In January 2014, the U.S. Securities & Exchange Commission issued a no-action letter that effectively exempted certain intermediaries from registering as broker-dealers when they are assisting in the sale of private companies.
While the SEC’s 2014 letter offered a measure of relief, it also included a laundry list of provisions limiting the scope of how and when the registration exemption could be deployed. As a result, investment bankers and business brokers hoping to avoid an enforcement action by the SEC should exercise caution when considering whether an exemption applies to them.
In the letter, the SEC’s Division of Trading and Markets said intermediaries involved in an M&A transaction for a privately held company may advertise the sale with information such as a description of the business, its general location, and price range.
M&A brokers, according to the letter, is specifically defined as an entity or individual engaging in “the business of effecting securities transactions solely in connection with the transfer of ownership and control of a privately held company through the purchase, sale, exchange, issuance, repurchase, or redemption of, or a business combination involving, securities or assets of the company, to a buyer that will actively operate the company or the business conducted with the assets of the company.”
The broker definition, therefore, limits the registration exemption to sales involving private companies and to those where the buyer will take an active role in the enterprise. In its letter, the SEC also spelled out 10 specific limitations:
- M&A brokers may not bind a party to an M&A Transaction.
- An M&A broker may not provide financing for the transaction. It may assist purchasers in obtaining financing from unaffiliated third parties, and in doing so, must comply with all applicable legal requirements and disclose any compensation in writing.
- The M&A broker may not have custody, control, or possession of or otherwise handle funds or securities issued or exchanged in connection with an M&A transaction or other securities transactions for the account of others.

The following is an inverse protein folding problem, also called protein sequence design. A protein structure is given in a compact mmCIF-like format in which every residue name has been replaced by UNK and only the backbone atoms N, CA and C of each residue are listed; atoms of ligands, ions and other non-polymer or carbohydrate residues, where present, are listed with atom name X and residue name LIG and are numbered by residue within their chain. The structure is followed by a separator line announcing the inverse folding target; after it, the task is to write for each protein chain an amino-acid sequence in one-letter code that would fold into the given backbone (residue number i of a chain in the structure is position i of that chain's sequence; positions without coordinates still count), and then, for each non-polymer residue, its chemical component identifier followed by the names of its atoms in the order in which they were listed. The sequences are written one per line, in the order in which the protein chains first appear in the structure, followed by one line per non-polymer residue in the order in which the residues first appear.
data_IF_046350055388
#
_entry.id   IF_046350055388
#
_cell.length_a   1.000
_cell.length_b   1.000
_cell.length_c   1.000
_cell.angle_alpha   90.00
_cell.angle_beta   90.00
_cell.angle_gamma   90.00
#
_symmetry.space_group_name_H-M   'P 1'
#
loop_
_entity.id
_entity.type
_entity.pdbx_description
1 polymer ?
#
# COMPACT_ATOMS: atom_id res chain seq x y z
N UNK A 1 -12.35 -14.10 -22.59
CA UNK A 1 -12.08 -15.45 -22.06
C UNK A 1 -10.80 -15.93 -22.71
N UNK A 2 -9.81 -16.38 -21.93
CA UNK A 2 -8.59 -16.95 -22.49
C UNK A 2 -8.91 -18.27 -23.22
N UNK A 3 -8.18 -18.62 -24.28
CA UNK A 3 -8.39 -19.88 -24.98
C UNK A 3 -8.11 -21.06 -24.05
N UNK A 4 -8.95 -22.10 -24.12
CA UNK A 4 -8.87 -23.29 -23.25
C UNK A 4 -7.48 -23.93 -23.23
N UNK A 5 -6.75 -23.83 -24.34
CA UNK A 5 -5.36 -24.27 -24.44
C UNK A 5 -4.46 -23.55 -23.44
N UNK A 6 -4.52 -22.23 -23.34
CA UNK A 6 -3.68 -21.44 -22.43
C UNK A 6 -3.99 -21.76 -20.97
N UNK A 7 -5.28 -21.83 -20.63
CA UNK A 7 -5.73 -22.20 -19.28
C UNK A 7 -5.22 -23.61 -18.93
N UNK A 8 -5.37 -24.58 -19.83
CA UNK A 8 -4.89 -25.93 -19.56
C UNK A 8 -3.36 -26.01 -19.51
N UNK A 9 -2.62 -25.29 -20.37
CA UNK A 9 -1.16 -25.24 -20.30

- Transactions cannot involve a public offering. Any offering or sale of securities must be conducted in compliance with an applicable exemption from registration under the Securities Act of 1933, and no party to any a transaction can be a shell company, other than a business combination-related shell company.
- When M&A brokers represents both buyers and sellers, it must provide clear, written disclosure as to the parties it represents and obtain written consent from both parties to the joint representation.
- An M&A broker must facilitate an M&A transaction with a group of buyers only if the group is formed without the assistance of the broker.
- As noted previously, a buyer, or group of buyers, must upon completion of a transaction, control and actively operate the company or the business.
- An M&A transaction may not result in the transfer of interests to one or a group of passive buyers.
- Any securities received by the buyer or M&A broker in an M&A transaction are restricted securities within the meaning of Rule 144(a)(3) under the Securities Act of 1933.
- The M&A broker (and, if the M&A broker is an entity, any officer, director or employee of the broker) must not be barred from association with a broker-dealer by the SEC, any state or any self-regulatory organization or suspended from association with a broker-dealer.
The letter also stated that it was concerned only with “registration requirements of Section 15(a) of the Exchange Act. Other provisions of the federal securities laws, including but not limited to the anti-fraud provisions, continue to apply.” In addition, the letter does not exempt intermediaries from applicable state laws.
Though the exemption is limited, most legal commentators have noted that it represents a significant step forward by the SEC in recognizing that some transactions—particularly those involving smaller and medium-sized businesses—may benefit if intermediaries could assist without the costly process of registering. Those costs are usually passed on to the companies attempting to execute a deal, thus creating an additional hurdle for them as they seek to combine. (In a similar move, the SEC recently proposed providing an exemption from broker-dealer registration requirements for “finders,” persons or entities that connect buyers and sellers.)
While the 2014 no-action letter may provide a measure of comfort to private companies and intermediaries concerned about liability, its provisions are narrow and specific. Intermediaries should proceed carefully and rely upon advice of trusted counsel if they are considering assisting the sale of a company without registering.
To learn more about potential exemptions contact us for a consultation.